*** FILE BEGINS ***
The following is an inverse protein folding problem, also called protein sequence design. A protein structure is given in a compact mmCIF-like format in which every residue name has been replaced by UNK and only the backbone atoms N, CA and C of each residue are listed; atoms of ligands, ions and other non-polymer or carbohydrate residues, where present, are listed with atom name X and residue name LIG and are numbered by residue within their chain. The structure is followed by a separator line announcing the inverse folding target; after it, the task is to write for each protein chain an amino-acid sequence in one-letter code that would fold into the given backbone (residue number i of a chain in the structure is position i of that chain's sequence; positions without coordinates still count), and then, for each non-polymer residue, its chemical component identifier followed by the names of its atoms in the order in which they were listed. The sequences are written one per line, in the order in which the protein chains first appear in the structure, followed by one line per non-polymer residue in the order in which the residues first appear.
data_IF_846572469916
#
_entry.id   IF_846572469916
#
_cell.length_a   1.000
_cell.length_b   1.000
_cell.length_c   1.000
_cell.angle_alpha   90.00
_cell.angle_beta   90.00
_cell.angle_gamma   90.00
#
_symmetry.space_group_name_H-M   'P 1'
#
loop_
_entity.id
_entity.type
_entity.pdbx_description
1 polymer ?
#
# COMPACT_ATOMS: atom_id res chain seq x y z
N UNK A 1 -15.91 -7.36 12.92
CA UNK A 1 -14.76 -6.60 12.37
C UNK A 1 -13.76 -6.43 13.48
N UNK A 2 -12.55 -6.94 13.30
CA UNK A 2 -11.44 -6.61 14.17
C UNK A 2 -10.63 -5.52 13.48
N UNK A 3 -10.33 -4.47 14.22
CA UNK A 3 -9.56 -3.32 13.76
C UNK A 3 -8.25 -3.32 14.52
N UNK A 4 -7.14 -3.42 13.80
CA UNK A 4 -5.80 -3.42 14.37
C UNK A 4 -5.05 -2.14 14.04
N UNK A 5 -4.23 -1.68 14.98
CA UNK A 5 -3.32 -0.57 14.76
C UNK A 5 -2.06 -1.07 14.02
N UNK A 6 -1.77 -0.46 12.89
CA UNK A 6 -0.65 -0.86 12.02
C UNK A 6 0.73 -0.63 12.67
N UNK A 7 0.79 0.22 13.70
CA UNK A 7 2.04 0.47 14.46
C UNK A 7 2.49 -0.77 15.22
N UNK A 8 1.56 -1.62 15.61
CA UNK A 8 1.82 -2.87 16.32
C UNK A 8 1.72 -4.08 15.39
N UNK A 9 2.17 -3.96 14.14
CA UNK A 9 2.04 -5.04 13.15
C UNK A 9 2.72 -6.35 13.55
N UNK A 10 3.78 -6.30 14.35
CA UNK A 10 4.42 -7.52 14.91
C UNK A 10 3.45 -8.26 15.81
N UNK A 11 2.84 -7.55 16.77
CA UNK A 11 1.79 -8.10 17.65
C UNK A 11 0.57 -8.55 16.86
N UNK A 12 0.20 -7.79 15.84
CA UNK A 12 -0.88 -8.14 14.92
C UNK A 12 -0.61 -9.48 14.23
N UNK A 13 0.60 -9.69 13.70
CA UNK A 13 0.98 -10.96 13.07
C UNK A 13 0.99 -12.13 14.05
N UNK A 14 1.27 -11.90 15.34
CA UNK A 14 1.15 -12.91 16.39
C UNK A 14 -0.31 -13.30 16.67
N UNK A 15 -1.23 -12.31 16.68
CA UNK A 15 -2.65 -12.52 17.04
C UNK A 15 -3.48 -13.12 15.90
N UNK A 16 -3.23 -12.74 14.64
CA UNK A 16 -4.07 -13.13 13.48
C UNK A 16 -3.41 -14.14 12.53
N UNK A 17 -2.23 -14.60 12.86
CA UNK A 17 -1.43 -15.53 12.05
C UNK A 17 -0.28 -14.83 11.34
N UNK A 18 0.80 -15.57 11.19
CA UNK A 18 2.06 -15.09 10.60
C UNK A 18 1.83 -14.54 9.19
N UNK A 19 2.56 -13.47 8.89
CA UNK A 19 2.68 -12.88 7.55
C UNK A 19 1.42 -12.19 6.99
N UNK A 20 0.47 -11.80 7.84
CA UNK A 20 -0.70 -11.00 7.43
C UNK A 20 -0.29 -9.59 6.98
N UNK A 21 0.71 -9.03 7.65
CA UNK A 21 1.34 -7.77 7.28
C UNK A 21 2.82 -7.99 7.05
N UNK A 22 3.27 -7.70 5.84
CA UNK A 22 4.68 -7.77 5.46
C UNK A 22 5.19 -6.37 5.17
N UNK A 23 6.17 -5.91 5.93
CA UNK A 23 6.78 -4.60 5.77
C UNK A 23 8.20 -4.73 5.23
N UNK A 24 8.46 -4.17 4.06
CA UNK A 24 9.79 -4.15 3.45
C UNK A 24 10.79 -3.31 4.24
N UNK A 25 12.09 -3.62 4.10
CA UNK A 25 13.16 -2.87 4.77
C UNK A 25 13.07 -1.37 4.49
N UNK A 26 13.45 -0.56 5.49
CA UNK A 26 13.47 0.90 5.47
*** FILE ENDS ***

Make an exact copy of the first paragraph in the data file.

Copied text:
The following is an inverse protein folding problem, also called protein sequence design. A protein structure is given in a compact mmCIF-like format in which every residue name has been replaced by UNK and only the backbone atoms N, CA and C of each residue are listed; atoms of ligands, ions and other non-polymer or carbohydrate residues, where present, are listed with atom name X and residue name LIG and are numbered by residue within their chain. The structure is followed by a separator line announcing the inverse folding target; after it, the task is to write for each protein chain an amino-acid sequence in one-letter code that would fold into the given backbone (residue number i of a chain in the structure is position i of that chain's sequence; positions without coordinates still count), and then, for each non-polymer residue, its chemical component identifier followed by the names of its atoms in the order in which they were listed. The sequences are written one per line, in the order in which the protein chains first appear in the structure, followed by one line per non-polymer residue in the order in which the residues first appear.